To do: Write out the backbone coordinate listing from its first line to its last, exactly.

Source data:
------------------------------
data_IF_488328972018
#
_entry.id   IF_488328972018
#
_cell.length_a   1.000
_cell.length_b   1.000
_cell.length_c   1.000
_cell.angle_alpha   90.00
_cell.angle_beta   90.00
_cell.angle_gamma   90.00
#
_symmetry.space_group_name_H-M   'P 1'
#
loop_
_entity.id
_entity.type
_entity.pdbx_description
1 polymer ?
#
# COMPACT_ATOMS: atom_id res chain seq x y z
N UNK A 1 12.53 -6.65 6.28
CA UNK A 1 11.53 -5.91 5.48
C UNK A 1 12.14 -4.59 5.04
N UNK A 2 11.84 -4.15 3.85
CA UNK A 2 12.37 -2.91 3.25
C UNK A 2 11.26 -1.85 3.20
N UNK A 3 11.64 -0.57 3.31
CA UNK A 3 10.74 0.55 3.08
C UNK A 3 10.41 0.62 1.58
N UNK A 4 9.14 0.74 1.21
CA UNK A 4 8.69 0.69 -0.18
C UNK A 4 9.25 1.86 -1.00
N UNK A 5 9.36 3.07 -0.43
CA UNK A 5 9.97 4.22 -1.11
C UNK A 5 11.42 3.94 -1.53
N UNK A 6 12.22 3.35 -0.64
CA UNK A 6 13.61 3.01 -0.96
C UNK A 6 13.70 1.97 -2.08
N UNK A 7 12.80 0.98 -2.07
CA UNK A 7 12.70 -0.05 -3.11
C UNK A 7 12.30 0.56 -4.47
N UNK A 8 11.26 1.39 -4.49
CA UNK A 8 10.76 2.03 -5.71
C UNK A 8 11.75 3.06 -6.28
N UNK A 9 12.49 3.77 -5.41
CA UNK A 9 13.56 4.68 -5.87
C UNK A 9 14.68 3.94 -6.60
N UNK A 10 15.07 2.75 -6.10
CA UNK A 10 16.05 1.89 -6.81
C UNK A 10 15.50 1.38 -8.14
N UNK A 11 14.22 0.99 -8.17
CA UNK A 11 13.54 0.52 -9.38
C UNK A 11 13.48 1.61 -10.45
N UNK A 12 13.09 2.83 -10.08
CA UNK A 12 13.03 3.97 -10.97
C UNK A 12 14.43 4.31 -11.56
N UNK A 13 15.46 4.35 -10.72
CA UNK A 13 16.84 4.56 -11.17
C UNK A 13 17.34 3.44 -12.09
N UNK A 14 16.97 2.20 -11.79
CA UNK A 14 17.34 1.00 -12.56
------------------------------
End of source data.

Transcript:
data_IF_488328972018
#
_entry.id   IF_488328972018
#
_cell.length_a   1.000
_cell.length_b   1.000
_cell.length_c   1.000
_cell.angle_alpha   90.00
_cell.angle_beta   90.00
_cell.angle_gamma   90.00
#
_symmetry.space_group_name_H-M   'P 1'
#
loop_
_entity.id
_entity.type
_entity.pdbx_description
1 polymer ?
#
# COMPACT_ATOMS: atom_id res chain seq x y z
N UNK A 1 12.53 -6.65 6.28
CA UNK A 1 11.53 -5.91 5.48
C UNK A 1 12.14 -4.59 5.04
N UNK A 2 11.84 -4.15 3.85
CA UNK A 2 12.37 -2.91 3.25
C UNK A 2 11.26 -1.85 3.20
N UNK A 3 11.64 -0.57 3.31
CA UNK A 3 10.74 0.55 3.08
C UNK A 3 10.41 0.62 1.58
N UNK A 4 9.14 0.74 1.21
CA UNK A 4 8.69 0.69 -0.18
C UNK A 4 9.25 1.86 -1.00
N UNK A 5 9.36 3.07 -0.43
CA UNK A 5 9.97 4.22 -1.11
C UNK A 5 11.42 3.94 -1.53
N UNK A 6 12.22 3.35 -0.64
CA UNK A 6 13.61 3.01 -0.96
C UNK A 6 13.70 1.97 -2.08
N UNK A 7 12.80 0.98 -2.07
CA UNK A 7 12.70 -0.05 -3.11
C UNK A 7 12.30 0.56 -4.47
N UNK A 8 11.26 1.39 -4.49
CA UNK A 8 10.76 2.03 -5.71
C UNK A 8 11.75 3.06 -6.28
N UNK A 9 12.49 3.77 -5.41
CA UNK A 9 13.56 4.68 -5.87
C UNK A 9 14.68 3.94 -6.60
N UNK A 10 15.07 2.75 -6.10
CA UNK A 10 16.05 1.89 -6.81
C UNK A 10 15.50 1.38 -8.14
N UNK A 11 14.22 0.99 -8.17
CA UNK A 11 13.54 0.52 -9.38
C UNK A 11 13.48 1.61 -10.45
N UNK A 12 13.09 2.83 -10.08
CA UNK A 12 13.03 3.97 -10.97
C UNK A 12 14.43 4.31 -11.56
N UNK A 13 15.46 4.35 -10.72
CA UNK A 13 16.84 4.56 -11.17
C UNK A 13 17.34 3.44 -12.09
N UNK A 14 16.97 2.20 -11.79
CA UNK A 14 17.34 1.00 -12.56